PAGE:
Mark Mynheir

Mark Mynheir is a homicide detective whose law enforcement career has included serving as an undercover narcotics agent and a S.W.A.T. team member. Mark has parlayed his police experiences into a successful speaking and writing career. He has written articles for Focus on the Family’s Breakaway magazine as well as Lookout magazine, and he has authored four novels: Rolling Thunder, From the Belly of the Dragon, The Void, and The Night Watchman, which releases May 19, 2009. He and his family currently live in central Florida.

A Time to Write

Great is the art of beginning, but greater is the art of ending.

Henry Wadsworth Longfellow

Discover your strengths and focus your limited energy ...

As a homicide detective, I barely have time to finish my police reports much less pen a three hundred fifty–page novel. When I’m running on a fresh case, I’m often working twenty-four to forty-eight hours straight through. Then come the normal responsibilities of the job: witness statements, follow-up investigations, court, meetings . . . more meetings. Just when I think I’m finished with work and can go home to dig deep into my literary consciousness, I’m reminded that I have a wife and three children who actually like me and desire a little face time as well (and I want to keep it that way). All this with deadlines approaching!

The time challenge is not unique to me or any writer, for that matter, whether you work full time or not. Writers have their set of circumstances and life hardships that divert them away from writing tasks. I have learned a few lessons that have helped me negotiate through the insane schedules, and hopefully you’ll find them beneficial.

Making reasonable writing commitments will save you a lot of grief. No one knows your life better than you, so be honest when dealing with a publisher or an editor about what you can and can’t do. The temptation for young writers (myself included) is to sell themselves as the super author who can whip out a Tolstoy-sized novel of Pulitzer quality in three months—while working full time, raising a family, and discovering the cure for cancer. Unfortunately, that doesn’t work for most of us mortals. I contracted for one book a year because I knew that it was the most reasonable standard I could meet, and I don’t take on any other work that will interfere with my novel writing.

Another pitfall to watch out for is the marketing and publicity conundrum: what to do and how much to do it? Some writers can run three blogs, publish a newsletter, do e-mail blasts, sell trinkets on their Web sites, and still finish their opus early. I’m not one of those writers. I figured out early in this journey that I could do only so much as far as publicity goes—and I’d have to let God do the rest. Discover your strengths and focus your limited energy there. Don’t feel you have to do what everyone else is doing. The most important thing you can do to market you novel is to write a great story.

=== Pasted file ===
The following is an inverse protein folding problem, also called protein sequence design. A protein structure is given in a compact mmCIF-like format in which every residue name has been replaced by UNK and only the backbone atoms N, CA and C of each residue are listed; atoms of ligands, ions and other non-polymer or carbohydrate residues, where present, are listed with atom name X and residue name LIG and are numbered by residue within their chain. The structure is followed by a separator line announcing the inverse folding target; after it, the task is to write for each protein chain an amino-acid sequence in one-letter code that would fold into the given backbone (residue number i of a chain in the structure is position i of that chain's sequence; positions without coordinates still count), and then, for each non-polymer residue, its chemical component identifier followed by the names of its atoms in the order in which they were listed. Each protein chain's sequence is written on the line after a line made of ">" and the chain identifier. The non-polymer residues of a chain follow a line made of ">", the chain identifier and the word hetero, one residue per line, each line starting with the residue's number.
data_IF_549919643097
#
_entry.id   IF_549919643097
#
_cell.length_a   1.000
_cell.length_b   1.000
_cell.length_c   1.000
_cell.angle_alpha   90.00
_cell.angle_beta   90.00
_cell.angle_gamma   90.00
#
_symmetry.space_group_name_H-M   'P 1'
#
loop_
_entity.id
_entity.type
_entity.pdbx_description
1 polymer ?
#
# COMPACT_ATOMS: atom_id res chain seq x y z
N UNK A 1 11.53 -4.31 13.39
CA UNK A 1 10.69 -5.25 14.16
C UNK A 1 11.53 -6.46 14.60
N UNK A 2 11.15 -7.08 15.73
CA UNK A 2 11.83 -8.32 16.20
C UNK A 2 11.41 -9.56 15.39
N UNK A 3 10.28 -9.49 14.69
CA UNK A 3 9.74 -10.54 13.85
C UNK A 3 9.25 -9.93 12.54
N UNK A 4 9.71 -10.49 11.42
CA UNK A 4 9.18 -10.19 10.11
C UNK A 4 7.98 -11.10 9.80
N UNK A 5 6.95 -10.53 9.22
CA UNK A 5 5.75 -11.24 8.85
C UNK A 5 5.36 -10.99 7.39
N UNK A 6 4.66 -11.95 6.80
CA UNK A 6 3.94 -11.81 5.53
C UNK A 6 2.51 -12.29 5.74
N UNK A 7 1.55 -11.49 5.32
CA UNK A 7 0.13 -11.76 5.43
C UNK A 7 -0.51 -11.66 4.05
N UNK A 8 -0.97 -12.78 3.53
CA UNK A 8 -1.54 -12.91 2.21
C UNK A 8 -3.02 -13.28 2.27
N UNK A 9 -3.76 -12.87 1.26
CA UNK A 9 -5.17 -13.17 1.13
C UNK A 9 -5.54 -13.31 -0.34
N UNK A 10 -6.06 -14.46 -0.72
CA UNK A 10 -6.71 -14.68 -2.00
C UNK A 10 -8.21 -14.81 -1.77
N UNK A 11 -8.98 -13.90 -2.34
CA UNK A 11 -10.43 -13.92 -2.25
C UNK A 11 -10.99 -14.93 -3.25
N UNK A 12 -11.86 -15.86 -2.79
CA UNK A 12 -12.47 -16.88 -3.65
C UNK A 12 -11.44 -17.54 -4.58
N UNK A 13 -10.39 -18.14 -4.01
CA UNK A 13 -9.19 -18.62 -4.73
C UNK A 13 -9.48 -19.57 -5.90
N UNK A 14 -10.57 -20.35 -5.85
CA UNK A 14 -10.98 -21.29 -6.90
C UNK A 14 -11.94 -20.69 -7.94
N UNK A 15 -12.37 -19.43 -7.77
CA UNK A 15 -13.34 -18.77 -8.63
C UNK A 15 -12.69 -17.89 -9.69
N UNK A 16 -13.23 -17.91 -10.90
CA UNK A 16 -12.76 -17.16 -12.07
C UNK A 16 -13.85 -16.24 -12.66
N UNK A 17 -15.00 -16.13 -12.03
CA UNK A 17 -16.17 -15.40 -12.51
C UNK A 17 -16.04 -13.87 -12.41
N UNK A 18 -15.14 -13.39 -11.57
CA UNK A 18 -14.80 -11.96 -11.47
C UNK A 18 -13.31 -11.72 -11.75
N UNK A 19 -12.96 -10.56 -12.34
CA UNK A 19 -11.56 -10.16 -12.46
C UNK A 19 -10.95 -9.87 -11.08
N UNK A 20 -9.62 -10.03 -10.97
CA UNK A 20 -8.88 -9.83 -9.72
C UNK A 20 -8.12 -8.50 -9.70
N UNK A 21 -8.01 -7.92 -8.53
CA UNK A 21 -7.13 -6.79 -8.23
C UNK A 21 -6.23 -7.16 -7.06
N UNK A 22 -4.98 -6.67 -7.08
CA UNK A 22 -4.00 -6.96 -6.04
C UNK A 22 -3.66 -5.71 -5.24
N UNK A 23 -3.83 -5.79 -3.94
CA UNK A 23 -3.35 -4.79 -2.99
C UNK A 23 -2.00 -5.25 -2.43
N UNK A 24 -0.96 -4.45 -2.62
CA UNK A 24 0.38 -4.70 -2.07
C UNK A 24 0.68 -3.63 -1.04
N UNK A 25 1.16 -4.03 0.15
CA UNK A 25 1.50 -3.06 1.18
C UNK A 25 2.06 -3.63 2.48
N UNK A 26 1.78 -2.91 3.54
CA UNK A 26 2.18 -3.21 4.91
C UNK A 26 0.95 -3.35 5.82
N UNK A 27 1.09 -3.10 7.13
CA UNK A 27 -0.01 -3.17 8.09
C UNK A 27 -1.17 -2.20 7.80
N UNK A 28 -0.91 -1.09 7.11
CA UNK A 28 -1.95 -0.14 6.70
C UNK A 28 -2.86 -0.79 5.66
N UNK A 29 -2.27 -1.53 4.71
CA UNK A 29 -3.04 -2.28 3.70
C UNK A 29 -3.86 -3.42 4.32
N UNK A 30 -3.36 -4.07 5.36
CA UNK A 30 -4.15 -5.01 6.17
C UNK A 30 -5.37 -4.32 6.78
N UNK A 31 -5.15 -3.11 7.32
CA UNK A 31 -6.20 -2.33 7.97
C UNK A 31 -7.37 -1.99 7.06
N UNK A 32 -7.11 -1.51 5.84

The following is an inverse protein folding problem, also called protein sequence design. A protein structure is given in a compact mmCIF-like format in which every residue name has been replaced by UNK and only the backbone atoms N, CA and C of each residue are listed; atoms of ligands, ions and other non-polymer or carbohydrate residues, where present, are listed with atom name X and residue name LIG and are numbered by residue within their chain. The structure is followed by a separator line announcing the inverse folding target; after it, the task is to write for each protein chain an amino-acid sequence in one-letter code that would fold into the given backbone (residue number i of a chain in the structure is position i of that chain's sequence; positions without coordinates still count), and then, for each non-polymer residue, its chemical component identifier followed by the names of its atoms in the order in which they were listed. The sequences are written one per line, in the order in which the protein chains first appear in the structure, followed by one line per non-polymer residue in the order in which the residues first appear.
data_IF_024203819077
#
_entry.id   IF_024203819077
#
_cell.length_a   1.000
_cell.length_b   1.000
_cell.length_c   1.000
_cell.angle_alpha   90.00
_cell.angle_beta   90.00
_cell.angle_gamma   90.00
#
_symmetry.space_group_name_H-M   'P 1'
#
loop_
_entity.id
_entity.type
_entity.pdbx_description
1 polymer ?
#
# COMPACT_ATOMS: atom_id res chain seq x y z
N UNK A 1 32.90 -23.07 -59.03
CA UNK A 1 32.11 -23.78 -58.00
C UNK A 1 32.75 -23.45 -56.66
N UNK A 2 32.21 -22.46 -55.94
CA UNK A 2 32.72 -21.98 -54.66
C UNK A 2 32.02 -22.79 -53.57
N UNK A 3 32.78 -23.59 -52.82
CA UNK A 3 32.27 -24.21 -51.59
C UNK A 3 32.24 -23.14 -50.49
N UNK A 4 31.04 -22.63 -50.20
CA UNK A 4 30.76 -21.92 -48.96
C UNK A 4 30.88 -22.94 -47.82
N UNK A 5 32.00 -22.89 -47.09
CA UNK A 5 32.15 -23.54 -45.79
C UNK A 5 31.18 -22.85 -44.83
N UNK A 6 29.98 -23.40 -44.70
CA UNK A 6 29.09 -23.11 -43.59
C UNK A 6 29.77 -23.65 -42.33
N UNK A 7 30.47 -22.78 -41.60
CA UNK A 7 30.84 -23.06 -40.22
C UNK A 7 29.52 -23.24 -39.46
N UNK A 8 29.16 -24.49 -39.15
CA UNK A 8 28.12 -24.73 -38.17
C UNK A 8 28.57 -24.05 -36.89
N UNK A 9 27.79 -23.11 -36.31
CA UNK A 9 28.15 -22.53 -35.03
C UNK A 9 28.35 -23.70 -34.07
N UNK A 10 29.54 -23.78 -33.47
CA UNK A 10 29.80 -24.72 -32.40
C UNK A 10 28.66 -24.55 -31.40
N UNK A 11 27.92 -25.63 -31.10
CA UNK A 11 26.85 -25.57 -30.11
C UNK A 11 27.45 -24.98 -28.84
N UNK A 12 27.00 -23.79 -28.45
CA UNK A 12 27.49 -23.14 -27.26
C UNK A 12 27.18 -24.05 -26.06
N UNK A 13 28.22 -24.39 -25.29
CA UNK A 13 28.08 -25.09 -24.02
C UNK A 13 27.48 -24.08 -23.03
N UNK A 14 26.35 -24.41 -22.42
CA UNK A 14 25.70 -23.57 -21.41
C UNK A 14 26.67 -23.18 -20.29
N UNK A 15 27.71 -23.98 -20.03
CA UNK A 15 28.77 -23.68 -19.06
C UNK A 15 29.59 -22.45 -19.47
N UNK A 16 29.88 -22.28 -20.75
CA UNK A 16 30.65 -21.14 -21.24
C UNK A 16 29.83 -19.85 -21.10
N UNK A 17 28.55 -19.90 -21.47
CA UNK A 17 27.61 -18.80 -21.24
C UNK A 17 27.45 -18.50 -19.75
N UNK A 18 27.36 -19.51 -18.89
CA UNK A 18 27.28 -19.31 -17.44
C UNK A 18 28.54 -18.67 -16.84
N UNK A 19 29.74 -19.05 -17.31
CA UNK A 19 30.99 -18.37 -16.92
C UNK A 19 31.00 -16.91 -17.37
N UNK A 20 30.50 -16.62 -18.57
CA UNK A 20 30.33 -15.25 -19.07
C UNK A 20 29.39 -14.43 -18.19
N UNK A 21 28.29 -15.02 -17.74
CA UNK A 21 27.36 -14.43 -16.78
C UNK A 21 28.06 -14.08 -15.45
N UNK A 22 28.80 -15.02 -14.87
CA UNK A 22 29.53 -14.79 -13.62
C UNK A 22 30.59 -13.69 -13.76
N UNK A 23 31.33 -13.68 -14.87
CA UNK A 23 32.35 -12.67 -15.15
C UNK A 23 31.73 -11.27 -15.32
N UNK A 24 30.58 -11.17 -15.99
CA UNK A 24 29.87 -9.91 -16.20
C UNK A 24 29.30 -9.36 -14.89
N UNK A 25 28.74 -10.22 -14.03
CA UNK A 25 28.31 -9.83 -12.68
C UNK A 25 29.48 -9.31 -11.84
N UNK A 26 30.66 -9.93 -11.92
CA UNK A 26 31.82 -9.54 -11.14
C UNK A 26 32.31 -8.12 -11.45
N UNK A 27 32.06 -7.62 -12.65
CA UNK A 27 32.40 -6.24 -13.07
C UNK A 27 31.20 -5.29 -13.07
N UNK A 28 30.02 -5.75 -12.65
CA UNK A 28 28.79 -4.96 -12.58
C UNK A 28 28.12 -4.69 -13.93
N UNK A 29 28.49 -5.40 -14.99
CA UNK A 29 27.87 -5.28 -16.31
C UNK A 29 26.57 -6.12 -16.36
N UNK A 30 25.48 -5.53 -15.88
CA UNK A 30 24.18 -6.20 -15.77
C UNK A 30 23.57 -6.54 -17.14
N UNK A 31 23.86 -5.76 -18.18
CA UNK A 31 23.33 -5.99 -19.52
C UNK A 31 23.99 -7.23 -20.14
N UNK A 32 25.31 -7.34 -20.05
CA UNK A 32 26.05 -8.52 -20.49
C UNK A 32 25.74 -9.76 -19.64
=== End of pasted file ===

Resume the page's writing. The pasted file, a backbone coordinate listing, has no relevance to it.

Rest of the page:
I’ve also had to prioritize my entertainment. The last television series I watched with any regularity was Mork and Mindy when I was in junior high school. The television gobbles up precious hours, not to mention the mind-numbing effect it can have on your psyche. And as much as I enjoy Googling and other Internet ventures, there comes a point where I have to unplug the beast to stay focused on my task, lest I be tempted to procrastinate anymore. I am very fortunate that I write murder mysteries, which happens to be my day job as well, so I don’t have to do too much research on the subject. But if you have to conduct research online, keep it to a minimum. It’s easy to be so consumed with the research that you forget the important things—like writing.

Find your most productive writing time and stick to it. I’m a night creature. For some odd reason my body clock keeps me awake into the wee hours of the morning. Maybe the years of shift work and getting called out at 3:00 a.m. has had a negative impact on me. But I use this to my advantage. I get my best writing done after 9:00 p.m. The kids are done for the day and my wife is in bed early, so I get some uninterrupted time in the office. I also take advantage of my days off and travel time. Make your schedule work for you, not against you.

The most important thing I do for my time management and writing in general is prayer and a continual reliance on God. Even though I attempt to employ everything I’ve written about here (some days are better than others), I wouldn’t be able to finish anything without His guidance. While writing my latest novel, I felt the Lord convicting me about writing on Sundays. I had always made excuses and rationalized it, even though in my heart I knew better. I didn’t think I could give up one of my best writing days and still make my deadlines, so I struggled with obedience in this. Like everything else in my life, when I finally submitted to Him with a tithe of time, I was not only able to make my deadline, but also my walk with Him deepened. Taking the day off and dedicating it to the Lord helps me remember why I write in the first place—to glorify Him.

At the end of each novel, I look back and wonder how in the world I was able to finish. God has been quite gracious to me by keeping me on track and focused, not to mention that He gave me a wonderful wife who is task oriented and isn’t afraid to remind me of my deadline. If God has called you to write, He will equip you to do so—even if it means adjusting your schedule.

Night Watchman